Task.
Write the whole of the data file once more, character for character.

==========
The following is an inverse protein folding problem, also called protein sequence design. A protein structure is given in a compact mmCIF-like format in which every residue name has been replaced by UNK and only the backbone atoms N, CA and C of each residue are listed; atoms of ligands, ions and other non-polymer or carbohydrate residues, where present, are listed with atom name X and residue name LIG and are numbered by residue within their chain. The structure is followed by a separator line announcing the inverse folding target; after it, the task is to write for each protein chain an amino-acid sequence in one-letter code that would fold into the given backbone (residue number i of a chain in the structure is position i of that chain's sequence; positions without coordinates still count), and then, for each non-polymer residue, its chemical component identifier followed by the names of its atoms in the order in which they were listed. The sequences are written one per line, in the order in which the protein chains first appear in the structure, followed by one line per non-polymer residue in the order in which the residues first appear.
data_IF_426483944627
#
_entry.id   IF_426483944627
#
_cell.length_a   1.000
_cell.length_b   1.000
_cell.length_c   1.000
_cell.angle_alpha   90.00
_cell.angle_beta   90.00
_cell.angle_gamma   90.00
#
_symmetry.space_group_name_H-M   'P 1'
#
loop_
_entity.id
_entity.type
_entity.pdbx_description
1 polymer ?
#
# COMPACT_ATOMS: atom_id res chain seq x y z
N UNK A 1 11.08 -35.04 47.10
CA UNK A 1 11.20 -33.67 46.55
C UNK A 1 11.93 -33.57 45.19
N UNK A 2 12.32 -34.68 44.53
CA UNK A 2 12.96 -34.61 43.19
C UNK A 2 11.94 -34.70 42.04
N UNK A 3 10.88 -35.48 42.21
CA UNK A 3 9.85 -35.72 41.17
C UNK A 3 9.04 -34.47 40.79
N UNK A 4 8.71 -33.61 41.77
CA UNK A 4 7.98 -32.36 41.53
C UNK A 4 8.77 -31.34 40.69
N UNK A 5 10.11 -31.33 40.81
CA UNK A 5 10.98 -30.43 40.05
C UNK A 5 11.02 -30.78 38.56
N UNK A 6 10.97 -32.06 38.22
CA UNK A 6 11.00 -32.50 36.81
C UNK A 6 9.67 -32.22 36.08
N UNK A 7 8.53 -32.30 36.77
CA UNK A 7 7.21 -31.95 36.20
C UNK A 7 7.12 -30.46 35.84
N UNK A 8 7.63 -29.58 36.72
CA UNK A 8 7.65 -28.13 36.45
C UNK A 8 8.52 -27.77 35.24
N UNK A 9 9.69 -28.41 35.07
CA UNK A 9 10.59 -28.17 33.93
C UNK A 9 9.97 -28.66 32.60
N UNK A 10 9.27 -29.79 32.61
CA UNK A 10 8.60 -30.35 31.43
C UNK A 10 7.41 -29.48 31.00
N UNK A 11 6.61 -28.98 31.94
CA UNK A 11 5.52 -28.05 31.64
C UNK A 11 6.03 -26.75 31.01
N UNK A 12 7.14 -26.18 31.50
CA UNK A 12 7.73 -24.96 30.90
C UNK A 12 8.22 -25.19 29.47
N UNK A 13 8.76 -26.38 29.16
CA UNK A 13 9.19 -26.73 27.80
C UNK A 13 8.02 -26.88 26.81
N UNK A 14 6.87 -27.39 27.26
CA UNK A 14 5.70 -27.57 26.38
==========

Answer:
The following is an inverse protein folding problem, also called protein sequence design. A protein structure is given in a compact mmCIF-like format in which every residue name has been replaced by UNK and only the backbone atoms N, CA and C of each residue are listed; atoms of ligands, ions and other non-polymer or carbohydrate residues, where present, are listed with atom name X and residue name LIG and are numbered by residue within their chain. The structure is followed by a separator line announcing the inverse folding target; after it, the task is to write for each protein chain an amino-acid sequence in one-letter code that would fold into the given backbone (residue number i of a chain in the structure is position i of that chain's sequence; positions without coordinates still count), and then, for each non-polymer residue, its chemical component identifier followed by the names of its atoms in the order in which they were listed. The sequences are written one per line, in the order in which the protein chains first appear in the structure, followed by one line per non-polymer residue in the order in which the residues first appear.
data_IF_426483944627
#
_entry.id   IF_426483944627
#
_cell.length_a   1.000
_cell.length_b   1.000
_cell.length_c   1.000
_cell.angle_alpha   90.00
_cell.angle_beta   90.00
_cell.angle_gamma   90.00
#
_symmetry.space_group_name_H-M   'P 1'
#
loop_
_entity.id
_entity.type
_entity.pdbx_description
1 polymer ?
#
# COMPACT_ATOMS: atom_id res chain seq x y z
N UNK A 1 11.08 -35.04 47.10
CA UNK A 1 11.20 -33.67 46.55
C UNK A 1 11.93 -33.57 45.19
N UNK A 2 12.32 -34.68 44.53
CA UNK A 2 12.96 -34.61 43.19
C UNK A 2 11.94 -34.70 42.04
N UNK A 3 10.88 -35.48 42.21
CA UNK A 3 9.85 -35.72 41.17
C UNK A 3 9.04 -34.47 40.79
N UNK A 4 8.71 -33.61 41.77
CA UNK A 4 7.98 -32.36 41.53
C UNK A 4 8.77 -31.34 40.69
N UNK A 5 10.11 -31.33 40.81
CA UNK A 5 10.98 -30.43 40.05
C UNK A 5 11.02 -30.78 38.56
N UNK A 6 10.97 -32.06 38.22
CA UNK A 6 11.00 -32.50 36.81
C UNK A 6 9.67 -32.22 36.08
N UNK A 7 8.53 -32.30 36.77
CA UNK A 7 7.21 -31.95 36.20
C UNK A 7 7.12 -30.46 35.84
N UNK A 8 7.63 -29.58 36.72
CA UNK A 8 7.65 -28.13 36.45
C UNK A 8 8.52 -27.77 35.24
N UNK A 9 9.69 -28.41 35.07
CA UNK A 9 10.59 -28.17 33.93
C UNK A 9 9.97 -28.66 32.60
N UNK A 10 9.27 -29.79 32.61
CA UNK A 10 8.60 -30.35 31.43
C UNK A 10 7.41 -29.48 31.00
N UNK A 11 6.61 -28.98 31.94
CA UNK A 11 5.52 -28.05 31.64
C UNK A 11 6.03 -26.75 31.01
N UNK A 12 7.14 -26.18 31.50
CA UNK A 12 7.73 -24.96 30.90
C UNK A 12 8.22 -25.19 29.47
N UNK A 13 8.76 -26.38 29.16
CA UNK A 13 9.19 -26.73 27.80
C UNK A 13 8.02 -26.88 26.81
N UNK A 14 6.87 -27.39 27.26
CA UNK A 14 5.70 -27.57 26.38